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Some idle solar energy projects may soon connect to grid

Two federal agencies and Southern California Edison say they're close to ending a long impasse that has made renewable energy projects sit unused. Negotiations with a third agency are tougher.

January 21, 2012|By Julie Cart, Los Angeles Times
  • The parties reached a preliminary agreement one week after Sen. Barbara Boxer sent a letter to Edison.
The parties reached a preliminary agreement one week after Sen. Barbara… (Terry Pierson / Associated…)

Southern California Edison and two federal agencies said Friday they are only weeks away from resolving a years-long disagreement over connecting renewable energy projects to the grid.

The parties reached a preliminary agreement one week after Sen. Barbara Boxer (D-Calif.) sent a letter to Edison urging the utility to end an impasse that had frustrated the government because solar projects were sitting idle long after they had been built. Utilities elsewhere in California have signed similar interconnection agreements with few problems or delays.

Despite the progress this week, Edison and a third federal agency, the National Park Service, remain at odds over millions of dollars' worth of solar projects on the agency's lands.

Under the tentative deal with the U.S. Forest Service and the Department of Veterans Affairs, Edison will use a General Services Administration utilities contract to end the dispute. The contract will apparently resolve the main sticking point, which is the government's liability for future damages.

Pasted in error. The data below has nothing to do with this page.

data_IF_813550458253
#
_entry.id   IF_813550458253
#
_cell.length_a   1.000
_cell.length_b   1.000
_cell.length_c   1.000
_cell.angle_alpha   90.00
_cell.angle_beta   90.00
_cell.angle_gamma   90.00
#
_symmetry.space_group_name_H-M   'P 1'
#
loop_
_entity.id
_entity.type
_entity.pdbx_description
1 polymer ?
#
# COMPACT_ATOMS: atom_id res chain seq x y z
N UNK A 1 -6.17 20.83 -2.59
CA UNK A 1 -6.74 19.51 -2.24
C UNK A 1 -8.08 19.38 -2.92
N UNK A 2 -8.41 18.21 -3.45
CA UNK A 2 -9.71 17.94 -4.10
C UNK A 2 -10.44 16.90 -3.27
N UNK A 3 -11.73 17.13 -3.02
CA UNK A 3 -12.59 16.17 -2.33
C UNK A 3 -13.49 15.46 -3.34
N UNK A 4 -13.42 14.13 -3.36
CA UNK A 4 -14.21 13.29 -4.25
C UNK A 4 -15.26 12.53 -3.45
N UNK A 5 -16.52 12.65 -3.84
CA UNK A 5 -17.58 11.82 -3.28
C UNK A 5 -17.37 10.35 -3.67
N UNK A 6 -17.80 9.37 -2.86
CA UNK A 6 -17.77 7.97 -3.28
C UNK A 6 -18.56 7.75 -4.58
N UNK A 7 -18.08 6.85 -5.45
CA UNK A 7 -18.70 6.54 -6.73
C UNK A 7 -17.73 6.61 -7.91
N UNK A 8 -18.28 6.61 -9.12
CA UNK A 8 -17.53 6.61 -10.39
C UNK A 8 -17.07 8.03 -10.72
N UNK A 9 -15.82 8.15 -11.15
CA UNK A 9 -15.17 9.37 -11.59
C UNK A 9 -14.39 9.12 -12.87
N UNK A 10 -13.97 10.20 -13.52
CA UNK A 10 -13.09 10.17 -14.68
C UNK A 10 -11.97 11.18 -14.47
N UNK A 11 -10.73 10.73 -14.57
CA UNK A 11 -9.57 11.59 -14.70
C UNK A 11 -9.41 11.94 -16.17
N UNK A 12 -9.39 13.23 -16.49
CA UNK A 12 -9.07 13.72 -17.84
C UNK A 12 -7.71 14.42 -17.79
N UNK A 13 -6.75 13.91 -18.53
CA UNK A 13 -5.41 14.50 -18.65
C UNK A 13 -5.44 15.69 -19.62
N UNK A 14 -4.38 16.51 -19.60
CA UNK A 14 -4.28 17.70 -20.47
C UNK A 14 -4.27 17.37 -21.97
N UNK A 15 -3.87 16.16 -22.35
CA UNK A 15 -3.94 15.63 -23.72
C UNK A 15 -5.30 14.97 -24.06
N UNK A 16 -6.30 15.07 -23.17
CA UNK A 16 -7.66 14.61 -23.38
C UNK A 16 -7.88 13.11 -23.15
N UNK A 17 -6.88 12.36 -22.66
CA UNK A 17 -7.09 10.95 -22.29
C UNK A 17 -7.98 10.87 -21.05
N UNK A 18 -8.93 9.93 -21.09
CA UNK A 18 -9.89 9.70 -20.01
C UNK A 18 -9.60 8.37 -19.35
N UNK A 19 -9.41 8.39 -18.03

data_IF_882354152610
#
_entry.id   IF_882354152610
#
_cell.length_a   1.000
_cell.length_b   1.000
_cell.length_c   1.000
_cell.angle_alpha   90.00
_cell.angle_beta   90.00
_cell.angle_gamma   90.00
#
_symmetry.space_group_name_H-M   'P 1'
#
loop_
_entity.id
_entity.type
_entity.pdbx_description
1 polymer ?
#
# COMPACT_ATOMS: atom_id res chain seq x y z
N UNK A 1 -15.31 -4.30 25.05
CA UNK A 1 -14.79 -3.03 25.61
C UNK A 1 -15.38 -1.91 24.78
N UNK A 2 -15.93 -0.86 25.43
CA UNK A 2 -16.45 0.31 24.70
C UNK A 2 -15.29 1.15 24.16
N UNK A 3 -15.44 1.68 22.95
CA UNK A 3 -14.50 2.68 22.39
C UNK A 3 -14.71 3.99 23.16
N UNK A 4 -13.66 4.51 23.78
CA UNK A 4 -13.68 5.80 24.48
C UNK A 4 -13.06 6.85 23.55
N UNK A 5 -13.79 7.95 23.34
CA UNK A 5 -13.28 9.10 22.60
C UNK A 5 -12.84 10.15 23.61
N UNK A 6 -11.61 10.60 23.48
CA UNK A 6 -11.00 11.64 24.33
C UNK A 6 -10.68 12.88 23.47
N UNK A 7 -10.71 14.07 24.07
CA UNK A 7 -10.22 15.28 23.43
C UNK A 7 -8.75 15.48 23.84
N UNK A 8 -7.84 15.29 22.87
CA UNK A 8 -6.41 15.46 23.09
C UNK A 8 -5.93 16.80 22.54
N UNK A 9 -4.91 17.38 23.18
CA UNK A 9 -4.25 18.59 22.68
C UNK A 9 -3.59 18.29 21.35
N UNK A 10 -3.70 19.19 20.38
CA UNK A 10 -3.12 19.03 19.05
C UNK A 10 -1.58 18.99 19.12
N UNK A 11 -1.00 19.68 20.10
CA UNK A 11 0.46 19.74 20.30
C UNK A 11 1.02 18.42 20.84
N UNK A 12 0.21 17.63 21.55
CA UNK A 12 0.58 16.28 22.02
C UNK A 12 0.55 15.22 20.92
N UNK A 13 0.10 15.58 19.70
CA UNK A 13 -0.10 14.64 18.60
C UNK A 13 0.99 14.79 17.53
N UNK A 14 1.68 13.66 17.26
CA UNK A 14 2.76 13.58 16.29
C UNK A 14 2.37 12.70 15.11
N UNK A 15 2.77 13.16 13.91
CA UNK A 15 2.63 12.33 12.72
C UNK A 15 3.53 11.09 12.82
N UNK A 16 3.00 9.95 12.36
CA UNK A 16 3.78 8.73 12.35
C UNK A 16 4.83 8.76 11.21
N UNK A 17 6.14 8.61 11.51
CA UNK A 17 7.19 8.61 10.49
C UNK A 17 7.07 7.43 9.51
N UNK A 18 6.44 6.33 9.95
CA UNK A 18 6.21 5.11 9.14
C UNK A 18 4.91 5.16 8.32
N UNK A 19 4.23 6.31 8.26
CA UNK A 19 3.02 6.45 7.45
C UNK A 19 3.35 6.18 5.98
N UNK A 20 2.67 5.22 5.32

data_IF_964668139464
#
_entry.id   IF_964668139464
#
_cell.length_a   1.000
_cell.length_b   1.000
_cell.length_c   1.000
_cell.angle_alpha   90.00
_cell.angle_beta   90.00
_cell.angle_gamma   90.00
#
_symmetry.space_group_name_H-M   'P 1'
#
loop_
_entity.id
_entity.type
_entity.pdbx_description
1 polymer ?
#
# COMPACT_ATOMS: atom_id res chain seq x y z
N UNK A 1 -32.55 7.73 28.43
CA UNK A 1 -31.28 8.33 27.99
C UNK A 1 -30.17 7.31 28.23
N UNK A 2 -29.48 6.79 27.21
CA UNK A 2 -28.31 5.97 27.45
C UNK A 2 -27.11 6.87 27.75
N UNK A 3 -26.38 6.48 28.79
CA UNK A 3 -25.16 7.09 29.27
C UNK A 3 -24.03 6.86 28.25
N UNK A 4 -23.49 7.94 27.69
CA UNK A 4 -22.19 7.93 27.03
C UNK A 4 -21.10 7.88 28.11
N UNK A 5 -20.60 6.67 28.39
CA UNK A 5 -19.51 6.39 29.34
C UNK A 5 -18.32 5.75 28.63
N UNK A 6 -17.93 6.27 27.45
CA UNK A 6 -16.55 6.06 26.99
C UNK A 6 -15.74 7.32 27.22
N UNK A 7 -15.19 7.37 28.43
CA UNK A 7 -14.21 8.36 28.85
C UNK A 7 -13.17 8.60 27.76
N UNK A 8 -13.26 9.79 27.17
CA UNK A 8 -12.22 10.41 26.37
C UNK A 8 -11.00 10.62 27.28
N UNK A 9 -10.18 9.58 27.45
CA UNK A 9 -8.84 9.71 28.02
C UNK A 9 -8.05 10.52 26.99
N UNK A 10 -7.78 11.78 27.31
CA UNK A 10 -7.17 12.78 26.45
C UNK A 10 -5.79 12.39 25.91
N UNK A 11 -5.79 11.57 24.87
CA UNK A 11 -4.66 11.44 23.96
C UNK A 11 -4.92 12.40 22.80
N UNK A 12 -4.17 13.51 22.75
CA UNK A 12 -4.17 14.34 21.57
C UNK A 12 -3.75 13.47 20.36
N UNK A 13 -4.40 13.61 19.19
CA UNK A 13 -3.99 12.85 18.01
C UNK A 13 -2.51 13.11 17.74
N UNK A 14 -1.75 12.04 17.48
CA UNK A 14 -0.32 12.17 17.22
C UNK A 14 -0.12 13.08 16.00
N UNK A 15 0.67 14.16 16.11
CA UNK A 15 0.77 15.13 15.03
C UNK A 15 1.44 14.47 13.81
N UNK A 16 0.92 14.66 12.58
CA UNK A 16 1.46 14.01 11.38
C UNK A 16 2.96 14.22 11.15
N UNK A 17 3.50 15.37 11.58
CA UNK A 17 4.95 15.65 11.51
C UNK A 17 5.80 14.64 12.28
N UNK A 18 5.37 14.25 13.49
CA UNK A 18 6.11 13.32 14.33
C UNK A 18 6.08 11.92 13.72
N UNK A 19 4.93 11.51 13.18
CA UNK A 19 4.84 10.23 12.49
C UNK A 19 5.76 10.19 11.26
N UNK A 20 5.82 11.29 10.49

"We think we have a solid path," said Steve Pickett, Edison's executive vice president of external relations. "Our plan is to continue to negotiate with all the agencies and hope to come to a resolution in the next couple of weeks."

The Forest Service said Friday that it expected to have its two projects — including a solar facility at the Mono Lake visitors center — connected to the grid soon.

The disagreement has gone on for nearly three years and has hindered the agencies' ability to meet renewable energy goals at a time when they are rushing to comply with orders to reduce their carbon footprints. Equally troubling is the financial fallout, officials say. The agencies could have saved tens of thousands of dollars in utility bills during the years spent in conflict with Edison, they said.

Negotiations with the Park Service have been stickier.

Pickett said the agency balked at a point involving dispute resolution. Under state law, he said, disagreements about power pricing are to be resolved by the state Public Utilities Commission. The Park Service believes such disputes with federal agencies should be taken up in federal court, Edison said.

Of the two dozen projects currently idle, most are in national parks in Southern California.

Park Service officials were not available for comment Friday.

julie.cart@latimes.com

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